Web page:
Saturday, April 08, 2006
As journalism goes, I happen to like the BBC. I remember listening to Fergal Keane’s reports on the Rwandan genocide on the radio; being moved by the beauty he found, in the ugliest of circumstances, to bring to his reports in honour of those who had lost their lives. His remarkable book, Season Of Blood: A Rwandan Journey, is one of my all-time “you must read this” recommendations, for anyone who has ever reflected on the complexity of human nature – the good; the bad; and how we, as individuals, are impacted and shaped by the events we witness.
Clearly, not every report can compare to such high standards. But European news agencies are world-leaders in reporting global news. The roots of this go back, I think, to the same horizon-gazing outward-looking lust for geographic Discovery that led to European colonialism in the past, and global tourism today. (In contrast, American colonialism has tended to be export-economic; a far smaller proportion of the population has travelled beyond their own borders for leisure purposes; and international news coverage has a much lower profile.)
That said, Jo has been pointing-out to me an irritating trend on the BBC news lately. In the past, when a correspondent filmed an in-depth report on a current new story, to be shown, say, on Panorama, the early evening News would show an edited clip from that report and end the piece with the anchor wo/man informing the audience that they could see more on the story later that night. But more recently, the News has increasingly functioned as an advert for BBC journalism in other contexts. Last night, for example, one of the headlines was that the BBC had got an exclusive interview with one of the last remaining survivors of Hitler’s bunker. Now, fascinating social history that might be (then again, it might just be another example of raking-up voyeuristic entertainment from events that should not be forgotten but surely don’t need to be obsessed over…); but, over sixty years after the events, it isn’t news – and certainly not headline news. The News is becoming Closed-Circuit Television…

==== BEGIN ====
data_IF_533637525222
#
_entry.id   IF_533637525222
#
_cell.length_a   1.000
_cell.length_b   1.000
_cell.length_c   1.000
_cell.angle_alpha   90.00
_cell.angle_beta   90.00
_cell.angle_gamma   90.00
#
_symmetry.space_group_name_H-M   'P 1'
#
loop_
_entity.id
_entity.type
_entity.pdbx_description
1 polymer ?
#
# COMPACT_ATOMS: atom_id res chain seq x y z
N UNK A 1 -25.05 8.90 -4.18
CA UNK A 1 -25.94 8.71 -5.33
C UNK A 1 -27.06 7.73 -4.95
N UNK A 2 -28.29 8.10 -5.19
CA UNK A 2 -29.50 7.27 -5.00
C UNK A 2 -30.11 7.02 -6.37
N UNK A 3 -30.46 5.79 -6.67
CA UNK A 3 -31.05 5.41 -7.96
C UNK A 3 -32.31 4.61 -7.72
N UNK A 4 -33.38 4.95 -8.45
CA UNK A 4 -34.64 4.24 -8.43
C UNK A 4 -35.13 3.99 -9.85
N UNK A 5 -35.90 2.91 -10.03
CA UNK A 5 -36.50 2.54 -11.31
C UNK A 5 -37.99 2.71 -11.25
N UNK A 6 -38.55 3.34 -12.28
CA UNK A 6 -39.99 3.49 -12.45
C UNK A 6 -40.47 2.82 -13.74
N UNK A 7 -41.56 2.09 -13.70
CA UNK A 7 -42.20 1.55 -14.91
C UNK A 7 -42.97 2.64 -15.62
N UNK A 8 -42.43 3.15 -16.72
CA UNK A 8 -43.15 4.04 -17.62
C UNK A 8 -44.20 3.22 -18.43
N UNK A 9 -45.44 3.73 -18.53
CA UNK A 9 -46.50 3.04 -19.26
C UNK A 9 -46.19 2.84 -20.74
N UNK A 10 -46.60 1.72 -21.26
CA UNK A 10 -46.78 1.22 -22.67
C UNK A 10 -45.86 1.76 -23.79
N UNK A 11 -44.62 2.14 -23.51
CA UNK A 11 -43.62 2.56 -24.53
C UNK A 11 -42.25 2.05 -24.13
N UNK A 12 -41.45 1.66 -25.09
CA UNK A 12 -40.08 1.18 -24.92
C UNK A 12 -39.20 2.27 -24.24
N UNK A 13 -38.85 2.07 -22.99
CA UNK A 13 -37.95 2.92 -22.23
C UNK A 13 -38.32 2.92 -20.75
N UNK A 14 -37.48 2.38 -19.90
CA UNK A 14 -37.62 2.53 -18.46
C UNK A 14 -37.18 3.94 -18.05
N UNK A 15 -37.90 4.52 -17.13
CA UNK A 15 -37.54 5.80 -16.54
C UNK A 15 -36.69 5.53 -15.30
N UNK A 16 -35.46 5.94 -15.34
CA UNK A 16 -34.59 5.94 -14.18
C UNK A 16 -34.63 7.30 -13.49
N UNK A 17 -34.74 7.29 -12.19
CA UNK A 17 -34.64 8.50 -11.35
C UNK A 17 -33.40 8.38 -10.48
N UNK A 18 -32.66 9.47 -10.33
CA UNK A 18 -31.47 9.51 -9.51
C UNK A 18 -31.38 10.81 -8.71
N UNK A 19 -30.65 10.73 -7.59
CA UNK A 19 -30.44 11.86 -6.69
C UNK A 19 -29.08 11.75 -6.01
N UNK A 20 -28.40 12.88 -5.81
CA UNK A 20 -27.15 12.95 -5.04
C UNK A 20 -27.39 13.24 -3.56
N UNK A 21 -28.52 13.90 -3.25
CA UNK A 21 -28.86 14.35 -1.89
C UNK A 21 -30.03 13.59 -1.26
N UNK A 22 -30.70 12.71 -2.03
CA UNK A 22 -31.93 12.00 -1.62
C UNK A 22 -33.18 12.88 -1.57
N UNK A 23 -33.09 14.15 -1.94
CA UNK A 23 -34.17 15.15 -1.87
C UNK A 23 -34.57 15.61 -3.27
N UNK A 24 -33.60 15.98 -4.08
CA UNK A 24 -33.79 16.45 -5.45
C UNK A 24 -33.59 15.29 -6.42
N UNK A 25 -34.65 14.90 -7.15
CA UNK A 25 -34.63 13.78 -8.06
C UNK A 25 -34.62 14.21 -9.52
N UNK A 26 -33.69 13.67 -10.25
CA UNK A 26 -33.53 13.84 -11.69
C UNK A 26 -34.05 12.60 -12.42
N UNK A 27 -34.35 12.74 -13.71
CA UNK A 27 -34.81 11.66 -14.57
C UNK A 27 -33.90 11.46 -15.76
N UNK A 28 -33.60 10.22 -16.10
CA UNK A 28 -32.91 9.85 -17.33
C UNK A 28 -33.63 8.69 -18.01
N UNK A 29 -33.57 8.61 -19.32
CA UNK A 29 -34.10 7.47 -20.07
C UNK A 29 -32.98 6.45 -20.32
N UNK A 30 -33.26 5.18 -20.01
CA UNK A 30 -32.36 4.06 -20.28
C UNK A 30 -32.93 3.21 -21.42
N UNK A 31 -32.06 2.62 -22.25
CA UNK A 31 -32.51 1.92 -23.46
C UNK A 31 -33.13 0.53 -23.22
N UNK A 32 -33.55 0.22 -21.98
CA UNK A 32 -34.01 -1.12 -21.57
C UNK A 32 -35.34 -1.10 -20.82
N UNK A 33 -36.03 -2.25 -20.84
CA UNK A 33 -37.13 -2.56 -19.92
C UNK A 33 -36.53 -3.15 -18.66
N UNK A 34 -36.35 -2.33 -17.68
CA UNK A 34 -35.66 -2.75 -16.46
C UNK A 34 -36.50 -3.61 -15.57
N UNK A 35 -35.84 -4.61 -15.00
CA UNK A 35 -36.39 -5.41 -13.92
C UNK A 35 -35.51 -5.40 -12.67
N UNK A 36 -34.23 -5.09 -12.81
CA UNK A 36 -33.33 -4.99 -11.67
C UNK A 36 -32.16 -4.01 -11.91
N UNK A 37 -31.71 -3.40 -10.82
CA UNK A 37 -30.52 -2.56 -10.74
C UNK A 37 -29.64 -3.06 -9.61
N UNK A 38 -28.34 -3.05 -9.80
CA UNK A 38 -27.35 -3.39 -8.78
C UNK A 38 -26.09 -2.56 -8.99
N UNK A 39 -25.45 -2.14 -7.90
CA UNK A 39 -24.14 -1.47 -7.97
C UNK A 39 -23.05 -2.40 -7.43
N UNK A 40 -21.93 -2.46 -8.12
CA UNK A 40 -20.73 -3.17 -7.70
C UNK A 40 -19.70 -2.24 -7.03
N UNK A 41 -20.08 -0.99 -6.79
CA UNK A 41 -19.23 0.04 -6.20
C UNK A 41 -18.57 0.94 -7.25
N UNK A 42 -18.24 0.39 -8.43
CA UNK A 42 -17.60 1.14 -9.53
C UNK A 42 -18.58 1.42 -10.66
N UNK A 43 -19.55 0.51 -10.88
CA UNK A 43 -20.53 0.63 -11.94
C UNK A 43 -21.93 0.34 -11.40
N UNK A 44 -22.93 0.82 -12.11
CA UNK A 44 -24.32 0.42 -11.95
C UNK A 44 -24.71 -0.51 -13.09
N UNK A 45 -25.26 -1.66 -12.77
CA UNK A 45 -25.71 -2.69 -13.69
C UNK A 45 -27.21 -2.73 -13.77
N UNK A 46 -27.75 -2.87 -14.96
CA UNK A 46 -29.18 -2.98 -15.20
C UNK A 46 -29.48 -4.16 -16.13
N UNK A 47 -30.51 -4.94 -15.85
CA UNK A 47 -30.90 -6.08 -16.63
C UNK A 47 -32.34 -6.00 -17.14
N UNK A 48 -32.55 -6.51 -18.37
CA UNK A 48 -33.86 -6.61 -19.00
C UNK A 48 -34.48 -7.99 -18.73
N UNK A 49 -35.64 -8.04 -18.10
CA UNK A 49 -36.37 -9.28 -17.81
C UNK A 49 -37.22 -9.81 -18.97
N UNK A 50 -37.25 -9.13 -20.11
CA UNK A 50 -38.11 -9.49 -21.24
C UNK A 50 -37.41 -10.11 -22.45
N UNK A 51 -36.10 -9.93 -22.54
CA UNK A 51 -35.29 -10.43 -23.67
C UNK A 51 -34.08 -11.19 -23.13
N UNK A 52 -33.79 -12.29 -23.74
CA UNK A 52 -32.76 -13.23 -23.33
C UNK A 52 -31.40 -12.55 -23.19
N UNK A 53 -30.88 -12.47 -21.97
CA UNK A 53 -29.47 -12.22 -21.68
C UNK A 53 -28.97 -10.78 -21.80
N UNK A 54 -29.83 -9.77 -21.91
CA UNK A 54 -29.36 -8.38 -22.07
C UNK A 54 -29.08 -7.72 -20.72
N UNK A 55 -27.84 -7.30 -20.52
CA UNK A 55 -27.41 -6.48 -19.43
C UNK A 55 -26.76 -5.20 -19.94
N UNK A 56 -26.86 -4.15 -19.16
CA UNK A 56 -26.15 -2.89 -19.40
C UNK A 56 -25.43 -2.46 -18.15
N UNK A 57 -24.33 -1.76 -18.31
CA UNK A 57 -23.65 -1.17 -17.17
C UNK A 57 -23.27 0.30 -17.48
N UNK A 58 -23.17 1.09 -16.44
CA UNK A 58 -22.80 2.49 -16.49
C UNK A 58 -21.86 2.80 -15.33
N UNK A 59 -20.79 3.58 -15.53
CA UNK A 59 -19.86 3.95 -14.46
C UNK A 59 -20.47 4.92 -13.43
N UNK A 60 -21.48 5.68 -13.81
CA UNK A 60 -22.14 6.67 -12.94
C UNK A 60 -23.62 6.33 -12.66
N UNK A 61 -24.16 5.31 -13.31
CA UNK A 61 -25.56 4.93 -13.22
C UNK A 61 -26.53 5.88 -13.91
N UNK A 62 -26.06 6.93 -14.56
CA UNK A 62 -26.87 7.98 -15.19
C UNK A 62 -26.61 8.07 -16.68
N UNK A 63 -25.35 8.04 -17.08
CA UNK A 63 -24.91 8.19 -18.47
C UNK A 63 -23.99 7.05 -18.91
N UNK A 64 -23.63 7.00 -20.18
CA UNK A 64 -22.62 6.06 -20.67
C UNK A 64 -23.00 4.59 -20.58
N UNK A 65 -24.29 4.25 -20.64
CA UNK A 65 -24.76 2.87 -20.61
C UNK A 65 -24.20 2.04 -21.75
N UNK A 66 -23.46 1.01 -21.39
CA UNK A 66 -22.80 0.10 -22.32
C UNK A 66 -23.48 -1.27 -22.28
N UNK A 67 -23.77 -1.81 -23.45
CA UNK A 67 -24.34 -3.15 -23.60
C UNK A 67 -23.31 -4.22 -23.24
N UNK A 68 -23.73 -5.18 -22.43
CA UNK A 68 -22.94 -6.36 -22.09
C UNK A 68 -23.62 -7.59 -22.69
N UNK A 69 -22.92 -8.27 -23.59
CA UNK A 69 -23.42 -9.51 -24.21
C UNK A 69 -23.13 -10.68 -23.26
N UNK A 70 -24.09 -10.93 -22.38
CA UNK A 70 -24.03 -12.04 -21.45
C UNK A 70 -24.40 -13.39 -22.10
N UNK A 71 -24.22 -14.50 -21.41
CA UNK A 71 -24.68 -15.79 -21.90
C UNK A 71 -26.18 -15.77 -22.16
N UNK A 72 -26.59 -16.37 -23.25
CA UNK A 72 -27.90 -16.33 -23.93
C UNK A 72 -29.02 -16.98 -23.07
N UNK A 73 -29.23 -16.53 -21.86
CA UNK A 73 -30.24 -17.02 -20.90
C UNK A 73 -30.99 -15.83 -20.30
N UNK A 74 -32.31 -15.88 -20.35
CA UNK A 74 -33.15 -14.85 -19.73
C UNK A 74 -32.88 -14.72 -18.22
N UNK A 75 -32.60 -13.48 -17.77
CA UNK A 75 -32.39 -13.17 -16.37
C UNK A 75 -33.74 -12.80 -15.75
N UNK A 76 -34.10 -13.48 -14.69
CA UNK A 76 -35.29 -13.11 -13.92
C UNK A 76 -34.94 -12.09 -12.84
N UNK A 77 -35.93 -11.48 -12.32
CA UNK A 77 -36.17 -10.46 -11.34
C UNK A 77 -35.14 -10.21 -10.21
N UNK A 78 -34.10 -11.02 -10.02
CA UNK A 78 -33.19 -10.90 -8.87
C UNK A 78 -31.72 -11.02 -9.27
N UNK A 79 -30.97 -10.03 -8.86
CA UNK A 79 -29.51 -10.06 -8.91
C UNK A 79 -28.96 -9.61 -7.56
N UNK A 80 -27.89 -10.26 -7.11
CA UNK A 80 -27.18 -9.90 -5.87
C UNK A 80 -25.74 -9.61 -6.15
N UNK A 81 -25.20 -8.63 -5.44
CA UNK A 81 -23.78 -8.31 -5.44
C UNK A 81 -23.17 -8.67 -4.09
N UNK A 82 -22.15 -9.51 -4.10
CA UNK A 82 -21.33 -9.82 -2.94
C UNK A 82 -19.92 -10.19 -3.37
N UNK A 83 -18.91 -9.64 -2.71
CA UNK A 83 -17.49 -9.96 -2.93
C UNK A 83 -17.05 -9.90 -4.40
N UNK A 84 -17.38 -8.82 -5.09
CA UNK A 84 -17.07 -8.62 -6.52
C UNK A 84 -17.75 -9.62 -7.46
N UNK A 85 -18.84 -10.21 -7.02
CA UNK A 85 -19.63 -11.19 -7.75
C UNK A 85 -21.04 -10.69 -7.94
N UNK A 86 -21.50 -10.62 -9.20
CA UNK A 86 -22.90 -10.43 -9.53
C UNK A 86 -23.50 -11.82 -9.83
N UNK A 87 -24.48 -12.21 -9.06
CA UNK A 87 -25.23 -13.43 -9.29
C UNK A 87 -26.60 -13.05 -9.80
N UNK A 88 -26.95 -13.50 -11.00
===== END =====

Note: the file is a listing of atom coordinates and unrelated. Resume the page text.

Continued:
In other words, media coverage of “the news” has become the news. While news has always been reported – and, moreover, news coverage has always been “spun,” intentionally and unintentionally, on partisan and ideological grounds – this is a recent phenomenon, and an indicator of the current transitions variously described as Late/Hyper/Post-Modernism. For, when an economy has moved – as ours has – from a manufacturing/production-based economy to an information-based economy, the processing, packaging and distribution of information becomes news-worthy in-and-of-itself…Similarly, from Andrew Marr’s gesticulating arms to Nick Robinson’s geek-chic glasses (the BBC’s Political Editor regenerating, Dr Who-like, into his next incarnation), news reporters have moved from reporting events and offering speculative analysis on those events (itself an earlier development), to being a news spectacle in their own right.
Coming soon, I’m a Celebrity Correspondent, Get Me Out Of Here! [insert war zone of your choice], and Celebrity Strictly Come Reporting On Ice…
BBC , news coverage , information economy , Fergal Keane , Andrew Marr , Nick Robinson